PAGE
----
Science Reveals the Shockingly Simple Step You Can Take to Stop COVID-19

Hint: It’s not quarantines or masks

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Photo by CDC on Unsplash

If you want to keep a rabbit population in check, killing rabbits doesn’t help.

Sound like the most bizarre hook for an article you’ve ever read? Let’s take a step back for a moment.

Rabbits are among the most prolific breeders in the animal kingdom. A single female rabbit can have up to 12 babies every 30 days. In less than six months, all of those rabbits can then start making little rabbits of their own.

In 3 years, one mommy rabbit can produce 50,000+ descendants. Unconstrained, in 7 years, she could have 95 billion. Rabbit populations are a classic example of exponential growth. They build slowly at first, and then quickly mushroom to outlandish numbers.

So why isn’t the world overrun by hundreds of billions of rabbits? Because the environment only has the capacity to support a certain finite number of their fluffy ilk.

Hit that number, and it doesn’t matter how fast your bunnies breed. There aren’t enough resources to support more, and the population levels off. That critical number is called the “carrying capacity” of the environment.

When smart ecologists want to control a population of rabbits (or, more often, rats in a city), they don’t go around committing bunny genocide and knocking off individuals. The population would just replenish itself in a few months. Instead, they work to reduce the carrying capacity of the environment.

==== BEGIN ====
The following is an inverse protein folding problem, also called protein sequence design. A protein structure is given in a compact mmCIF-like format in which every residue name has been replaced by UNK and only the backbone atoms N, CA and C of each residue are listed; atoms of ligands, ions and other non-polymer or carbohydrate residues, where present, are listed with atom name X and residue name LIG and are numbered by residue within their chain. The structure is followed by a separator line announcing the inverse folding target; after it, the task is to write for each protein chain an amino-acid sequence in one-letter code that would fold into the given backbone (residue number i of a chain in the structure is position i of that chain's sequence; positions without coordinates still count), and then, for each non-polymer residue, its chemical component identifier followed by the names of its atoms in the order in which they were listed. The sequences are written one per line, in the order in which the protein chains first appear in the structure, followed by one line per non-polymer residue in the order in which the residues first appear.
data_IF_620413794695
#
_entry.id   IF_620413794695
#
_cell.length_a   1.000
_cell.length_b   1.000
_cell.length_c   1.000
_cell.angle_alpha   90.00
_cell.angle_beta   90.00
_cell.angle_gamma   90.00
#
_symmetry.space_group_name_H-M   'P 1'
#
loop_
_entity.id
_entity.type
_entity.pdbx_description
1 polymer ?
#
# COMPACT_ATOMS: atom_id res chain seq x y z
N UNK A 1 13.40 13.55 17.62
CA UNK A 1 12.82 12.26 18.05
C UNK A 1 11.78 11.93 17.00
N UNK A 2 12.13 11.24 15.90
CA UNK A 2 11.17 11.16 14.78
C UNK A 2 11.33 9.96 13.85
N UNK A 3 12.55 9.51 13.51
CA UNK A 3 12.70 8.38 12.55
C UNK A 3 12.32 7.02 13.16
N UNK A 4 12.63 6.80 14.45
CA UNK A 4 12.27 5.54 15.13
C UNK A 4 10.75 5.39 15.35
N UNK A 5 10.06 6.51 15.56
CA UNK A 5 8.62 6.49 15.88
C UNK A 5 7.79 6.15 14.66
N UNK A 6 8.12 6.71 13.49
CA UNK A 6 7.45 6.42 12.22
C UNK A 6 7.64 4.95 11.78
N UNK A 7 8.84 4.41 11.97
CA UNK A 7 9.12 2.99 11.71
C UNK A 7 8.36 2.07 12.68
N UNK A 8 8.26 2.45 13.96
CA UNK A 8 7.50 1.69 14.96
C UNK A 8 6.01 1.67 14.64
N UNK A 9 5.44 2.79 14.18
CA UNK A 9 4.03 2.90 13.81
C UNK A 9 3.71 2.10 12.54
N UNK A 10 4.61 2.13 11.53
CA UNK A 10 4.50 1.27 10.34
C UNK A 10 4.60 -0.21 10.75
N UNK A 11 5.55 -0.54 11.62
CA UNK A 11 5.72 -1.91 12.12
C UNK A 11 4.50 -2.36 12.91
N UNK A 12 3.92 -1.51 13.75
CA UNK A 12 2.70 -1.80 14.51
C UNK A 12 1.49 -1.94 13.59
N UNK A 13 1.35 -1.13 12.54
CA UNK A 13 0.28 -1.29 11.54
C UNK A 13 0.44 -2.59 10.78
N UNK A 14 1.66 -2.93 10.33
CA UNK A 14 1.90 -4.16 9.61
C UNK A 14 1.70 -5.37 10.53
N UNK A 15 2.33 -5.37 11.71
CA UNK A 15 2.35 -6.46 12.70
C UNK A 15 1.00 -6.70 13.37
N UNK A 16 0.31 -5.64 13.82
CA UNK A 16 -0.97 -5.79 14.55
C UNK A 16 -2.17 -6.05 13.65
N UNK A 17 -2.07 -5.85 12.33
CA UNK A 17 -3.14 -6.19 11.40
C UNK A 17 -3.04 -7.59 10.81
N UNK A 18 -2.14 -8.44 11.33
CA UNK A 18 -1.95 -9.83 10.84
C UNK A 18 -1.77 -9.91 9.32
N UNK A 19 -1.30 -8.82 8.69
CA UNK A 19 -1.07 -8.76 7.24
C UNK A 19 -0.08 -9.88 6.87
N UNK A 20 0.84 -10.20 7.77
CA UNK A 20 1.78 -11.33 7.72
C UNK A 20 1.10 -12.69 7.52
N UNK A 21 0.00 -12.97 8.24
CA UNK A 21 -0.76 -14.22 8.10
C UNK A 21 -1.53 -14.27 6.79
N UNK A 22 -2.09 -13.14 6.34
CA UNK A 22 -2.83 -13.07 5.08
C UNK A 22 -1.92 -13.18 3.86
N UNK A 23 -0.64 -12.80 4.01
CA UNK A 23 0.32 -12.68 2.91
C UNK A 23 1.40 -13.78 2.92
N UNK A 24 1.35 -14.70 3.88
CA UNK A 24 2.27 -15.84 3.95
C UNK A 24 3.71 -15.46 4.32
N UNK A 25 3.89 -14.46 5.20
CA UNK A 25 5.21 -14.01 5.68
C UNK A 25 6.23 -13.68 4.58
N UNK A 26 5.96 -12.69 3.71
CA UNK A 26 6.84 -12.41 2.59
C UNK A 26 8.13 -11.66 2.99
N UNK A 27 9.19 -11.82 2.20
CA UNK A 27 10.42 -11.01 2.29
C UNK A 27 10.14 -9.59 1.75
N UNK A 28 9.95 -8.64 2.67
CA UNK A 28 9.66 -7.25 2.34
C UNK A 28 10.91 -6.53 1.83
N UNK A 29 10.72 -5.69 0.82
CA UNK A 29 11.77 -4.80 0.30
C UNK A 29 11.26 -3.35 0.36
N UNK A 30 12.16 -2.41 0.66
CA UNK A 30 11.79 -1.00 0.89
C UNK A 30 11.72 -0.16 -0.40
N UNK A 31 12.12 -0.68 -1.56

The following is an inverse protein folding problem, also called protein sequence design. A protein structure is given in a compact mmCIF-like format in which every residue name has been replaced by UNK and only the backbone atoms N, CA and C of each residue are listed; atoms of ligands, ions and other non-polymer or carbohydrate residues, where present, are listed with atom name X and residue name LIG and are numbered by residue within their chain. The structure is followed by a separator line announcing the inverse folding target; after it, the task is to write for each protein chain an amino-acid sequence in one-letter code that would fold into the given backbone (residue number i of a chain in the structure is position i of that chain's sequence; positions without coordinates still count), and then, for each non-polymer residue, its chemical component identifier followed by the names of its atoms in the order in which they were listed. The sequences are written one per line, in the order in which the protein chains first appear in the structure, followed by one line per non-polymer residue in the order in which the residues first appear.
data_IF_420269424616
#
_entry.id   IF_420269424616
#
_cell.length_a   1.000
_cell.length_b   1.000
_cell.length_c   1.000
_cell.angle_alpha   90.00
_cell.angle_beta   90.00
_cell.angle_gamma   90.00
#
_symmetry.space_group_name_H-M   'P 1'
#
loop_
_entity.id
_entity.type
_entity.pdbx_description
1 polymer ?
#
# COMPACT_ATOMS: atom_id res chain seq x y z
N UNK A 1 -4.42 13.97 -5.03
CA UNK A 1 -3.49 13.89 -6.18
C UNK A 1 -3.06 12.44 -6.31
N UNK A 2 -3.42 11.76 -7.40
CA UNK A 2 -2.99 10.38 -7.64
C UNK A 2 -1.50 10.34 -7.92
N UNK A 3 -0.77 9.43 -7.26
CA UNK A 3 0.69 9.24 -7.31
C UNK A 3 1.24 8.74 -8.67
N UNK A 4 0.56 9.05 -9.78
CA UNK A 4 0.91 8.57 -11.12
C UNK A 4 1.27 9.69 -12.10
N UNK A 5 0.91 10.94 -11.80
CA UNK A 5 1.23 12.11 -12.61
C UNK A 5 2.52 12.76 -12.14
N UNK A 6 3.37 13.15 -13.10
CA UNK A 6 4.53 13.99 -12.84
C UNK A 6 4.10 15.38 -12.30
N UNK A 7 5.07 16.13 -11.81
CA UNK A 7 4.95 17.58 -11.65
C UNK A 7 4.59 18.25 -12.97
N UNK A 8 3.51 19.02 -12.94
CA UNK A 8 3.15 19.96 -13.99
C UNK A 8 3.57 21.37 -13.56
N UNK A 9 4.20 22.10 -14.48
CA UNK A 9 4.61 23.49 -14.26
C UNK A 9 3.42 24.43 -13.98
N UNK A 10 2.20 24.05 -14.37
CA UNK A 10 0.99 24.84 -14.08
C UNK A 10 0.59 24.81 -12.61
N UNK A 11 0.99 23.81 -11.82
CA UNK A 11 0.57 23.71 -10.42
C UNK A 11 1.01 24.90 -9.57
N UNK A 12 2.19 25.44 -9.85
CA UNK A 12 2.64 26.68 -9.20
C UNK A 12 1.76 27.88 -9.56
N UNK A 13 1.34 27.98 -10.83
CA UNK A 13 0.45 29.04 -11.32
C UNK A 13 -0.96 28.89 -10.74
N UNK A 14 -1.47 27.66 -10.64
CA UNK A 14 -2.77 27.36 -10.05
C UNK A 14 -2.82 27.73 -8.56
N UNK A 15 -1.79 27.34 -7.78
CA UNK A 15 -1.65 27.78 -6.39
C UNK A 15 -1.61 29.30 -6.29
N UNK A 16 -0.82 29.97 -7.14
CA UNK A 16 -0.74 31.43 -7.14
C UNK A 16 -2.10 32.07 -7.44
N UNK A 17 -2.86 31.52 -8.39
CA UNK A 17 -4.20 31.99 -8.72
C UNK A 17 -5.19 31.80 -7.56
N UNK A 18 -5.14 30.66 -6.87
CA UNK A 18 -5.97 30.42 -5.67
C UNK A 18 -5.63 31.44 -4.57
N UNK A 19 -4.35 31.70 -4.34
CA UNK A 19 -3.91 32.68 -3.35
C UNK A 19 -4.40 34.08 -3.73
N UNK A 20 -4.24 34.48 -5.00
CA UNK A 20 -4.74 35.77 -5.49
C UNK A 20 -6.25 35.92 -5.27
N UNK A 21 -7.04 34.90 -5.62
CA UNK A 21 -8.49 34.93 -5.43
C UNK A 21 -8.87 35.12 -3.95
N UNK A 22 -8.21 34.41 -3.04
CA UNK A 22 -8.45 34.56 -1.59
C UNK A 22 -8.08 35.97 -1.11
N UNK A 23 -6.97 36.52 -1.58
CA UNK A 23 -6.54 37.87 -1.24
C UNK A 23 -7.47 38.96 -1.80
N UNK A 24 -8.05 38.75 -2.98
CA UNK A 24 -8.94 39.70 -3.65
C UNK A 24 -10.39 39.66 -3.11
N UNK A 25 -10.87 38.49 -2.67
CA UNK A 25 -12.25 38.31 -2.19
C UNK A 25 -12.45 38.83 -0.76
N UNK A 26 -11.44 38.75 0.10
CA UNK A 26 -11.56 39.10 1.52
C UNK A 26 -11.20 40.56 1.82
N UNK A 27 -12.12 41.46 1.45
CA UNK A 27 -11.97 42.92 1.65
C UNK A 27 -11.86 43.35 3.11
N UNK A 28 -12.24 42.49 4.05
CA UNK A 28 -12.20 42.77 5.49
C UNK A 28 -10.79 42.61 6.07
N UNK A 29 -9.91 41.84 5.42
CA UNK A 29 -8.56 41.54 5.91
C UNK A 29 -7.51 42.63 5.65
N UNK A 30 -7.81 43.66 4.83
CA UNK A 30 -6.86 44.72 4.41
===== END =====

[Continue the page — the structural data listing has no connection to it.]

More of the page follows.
Want fewer rabbits? Build up the local wolf and fox population. These native predators eat the rabbits (sorry, Bugs), keeping their numbers in check. Or reduce their food supply. Or take away the places they hide and breed. All these moves reduce the carrying capacity of the environment. It’s the only way to keep an exponentially-growing population in check.

At first glimpse, fluffy bunny rabbits and the murderous particles of the COVID-19 coronavirus don’t seem to have much in common. But actually, they follow the exact same mathematics.

During an epidemic (or a pandemic), viruses are exactly like breeding bunnies. One infected person can infect 10 others, who quickly infect 10 more, and so on. The population of infected people can grow slowly, and then quickly skyrocket as exponential dynamics come online.

Weirdly, for a virus to really take hold, it can’t be too deadly. Ebola is an exquisitely, horrifically deadly virus, killing more than 90% of people who contract it. Ironically, that’s also its downfall. People with ebola are so sick that they don’t walk around infecting others. And the virus kills so quickly that it generally burns itself out before it spreads beyond small regions.

COVID-19 is different. It kills about 2% of the people who contract it. That’s deadly enough to be concerning. But it’s also mild enough that people with the disease can walk around for days or weeks, spreading the virus to others. That’s part of why it’s jumped across countries and continents.

What can society do to stop it? Well for one thing, treating individuals is great, but it won’t do much to stop the virus.